Furthermore, Registered Indian status does not guarantee Canadian residency. There are a number of registrants on the Indian Register who live in other countries. For example, at the end of 2016, there were nearly 23,000 registrants whose province of residence was listed as “Outside of Canada.”

The different purposes, and the methodological and conceptual differences, of the Indian Register and the census result in estimates that are not directly comparable. The estimate of Registered Indians from the census on May 10, 2016, was 820,120. This was 15.5% lower than the estimate from the Indian Register as of December 31, 2016, which was 970,562.

5.1.9 Comparability with Demosim projections

Demosim is a demographic microsimulation projection model developed and maintained at Statistics Canada. Demosim produces dynamic population projections at the levels of provinces, territories, census metropolitan areas and selected smaller geographies, based on a number of characteristics (age, sex, place of birth, Aboriginal identity, Registered Indian status, visible minority group, generation status, languages, highest level of educational attainment and labour force participation, etc.). It produces projections by simulating events such as births, deaths, migrations and changes in level of education according to various population growth scenarios.Note 2

Custom projectionsNote 3 from the Demosim model based on the 2011 NHS were prepared specifically for the purposes of comparing the 2016 Census of Population data with projection results as of May 10, 2016, for a number of variables, including the Aboriginal identity variable.

For the Aboriginal identity variable, two projection scenarios were prepared with different assumptions related to intra-generational response mobility.Note 4 One scenario included response mobility according to the average of three periods (from 1996 to 2001, from 2001 to 2006 and from 2006 to 2011), and the other scenario was prepared with an assumption that there was no response mobility as of 2011.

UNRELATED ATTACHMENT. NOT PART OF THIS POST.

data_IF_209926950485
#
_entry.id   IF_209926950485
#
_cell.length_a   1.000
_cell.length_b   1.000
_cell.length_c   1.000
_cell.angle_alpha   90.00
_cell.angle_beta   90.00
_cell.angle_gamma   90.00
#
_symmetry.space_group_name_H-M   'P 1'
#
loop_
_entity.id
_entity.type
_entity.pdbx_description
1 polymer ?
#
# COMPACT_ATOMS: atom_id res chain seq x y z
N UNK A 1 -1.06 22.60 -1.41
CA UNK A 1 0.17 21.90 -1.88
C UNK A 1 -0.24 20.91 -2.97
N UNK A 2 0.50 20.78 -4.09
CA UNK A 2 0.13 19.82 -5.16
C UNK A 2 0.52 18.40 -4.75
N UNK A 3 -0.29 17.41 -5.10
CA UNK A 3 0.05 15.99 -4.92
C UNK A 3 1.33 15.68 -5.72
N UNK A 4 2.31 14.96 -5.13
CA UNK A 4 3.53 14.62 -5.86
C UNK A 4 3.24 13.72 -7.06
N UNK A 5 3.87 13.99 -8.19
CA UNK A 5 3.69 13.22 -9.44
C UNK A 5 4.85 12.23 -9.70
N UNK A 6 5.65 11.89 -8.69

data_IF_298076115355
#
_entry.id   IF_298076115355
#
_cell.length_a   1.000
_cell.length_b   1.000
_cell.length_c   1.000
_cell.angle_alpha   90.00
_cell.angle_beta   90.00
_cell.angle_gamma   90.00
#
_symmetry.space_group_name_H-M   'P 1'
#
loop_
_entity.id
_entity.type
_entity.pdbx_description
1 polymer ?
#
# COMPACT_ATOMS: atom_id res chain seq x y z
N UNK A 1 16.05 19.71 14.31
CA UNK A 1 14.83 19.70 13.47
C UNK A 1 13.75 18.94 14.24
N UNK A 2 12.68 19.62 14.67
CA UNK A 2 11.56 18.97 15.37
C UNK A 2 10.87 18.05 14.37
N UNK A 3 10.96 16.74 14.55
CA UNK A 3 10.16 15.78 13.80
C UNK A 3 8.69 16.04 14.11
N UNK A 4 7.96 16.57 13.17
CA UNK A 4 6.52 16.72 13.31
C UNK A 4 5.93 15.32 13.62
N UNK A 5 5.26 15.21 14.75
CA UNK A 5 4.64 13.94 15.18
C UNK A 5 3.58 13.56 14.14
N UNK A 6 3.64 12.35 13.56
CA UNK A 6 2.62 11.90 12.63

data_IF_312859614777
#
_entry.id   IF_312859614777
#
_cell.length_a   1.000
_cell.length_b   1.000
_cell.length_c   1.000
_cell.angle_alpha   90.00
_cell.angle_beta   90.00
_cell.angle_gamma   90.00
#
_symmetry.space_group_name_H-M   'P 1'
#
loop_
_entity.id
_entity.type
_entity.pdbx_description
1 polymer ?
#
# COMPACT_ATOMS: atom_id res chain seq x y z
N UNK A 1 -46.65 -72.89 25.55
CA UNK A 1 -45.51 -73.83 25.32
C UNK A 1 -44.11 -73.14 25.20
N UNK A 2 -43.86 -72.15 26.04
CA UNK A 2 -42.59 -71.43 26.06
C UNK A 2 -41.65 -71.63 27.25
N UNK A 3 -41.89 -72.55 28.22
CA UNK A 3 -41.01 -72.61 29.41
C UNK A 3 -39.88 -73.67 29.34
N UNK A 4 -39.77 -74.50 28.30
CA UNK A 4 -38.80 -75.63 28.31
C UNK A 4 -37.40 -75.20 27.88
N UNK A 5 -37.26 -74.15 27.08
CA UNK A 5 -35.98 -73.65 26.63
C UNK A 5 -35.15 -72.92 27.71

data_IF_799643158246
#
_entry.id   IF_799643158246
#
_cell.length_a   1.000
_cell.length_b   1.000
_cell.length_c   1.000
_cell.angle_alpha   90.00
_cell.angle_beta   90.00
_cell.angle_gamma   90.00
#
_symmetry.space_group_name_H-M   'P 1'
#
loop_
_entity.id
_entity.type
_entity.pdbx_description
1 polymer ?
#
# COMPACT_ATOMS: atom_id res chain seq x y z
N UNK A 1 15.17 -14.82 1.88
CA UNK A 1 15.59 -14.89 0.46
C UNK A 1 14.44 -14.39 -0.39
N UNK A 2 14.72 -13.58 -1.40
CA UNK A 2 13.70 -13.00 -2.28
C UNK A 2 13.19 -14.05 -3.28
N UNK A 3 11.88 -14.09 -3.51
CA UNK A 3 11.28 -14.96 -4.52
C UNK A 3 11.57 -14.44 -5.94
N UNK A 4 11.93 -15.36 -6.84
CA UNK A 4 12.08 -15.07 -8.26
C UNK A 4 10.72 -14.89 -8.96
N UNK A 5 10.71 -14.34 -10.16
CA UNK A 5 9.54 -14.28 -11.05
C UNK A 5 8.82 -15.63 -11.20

At the Canada level, the 2016 Census estimated the Aboriginal identity population at 1,673,785, a number relatively close to the 1,654,000 Aboriginal people projected in the Demosim scenario with response mobility. The difference was 19,785, or 1.2%. However, the difference increased to 126,785 (7.6%) when the census estimate was compared with the projected number based on the scenario without response mobility. Furthermore, the difference between the two sources was more noticeable when specific Aboriginal groups, especially the Métis and First Nations people, were examined.

Consequently, the overall differences in results between the two sources are smaller between the census and the Demosim projection scenario with response mobility, compared with the results between the census and the Demosim scenario without response mobility.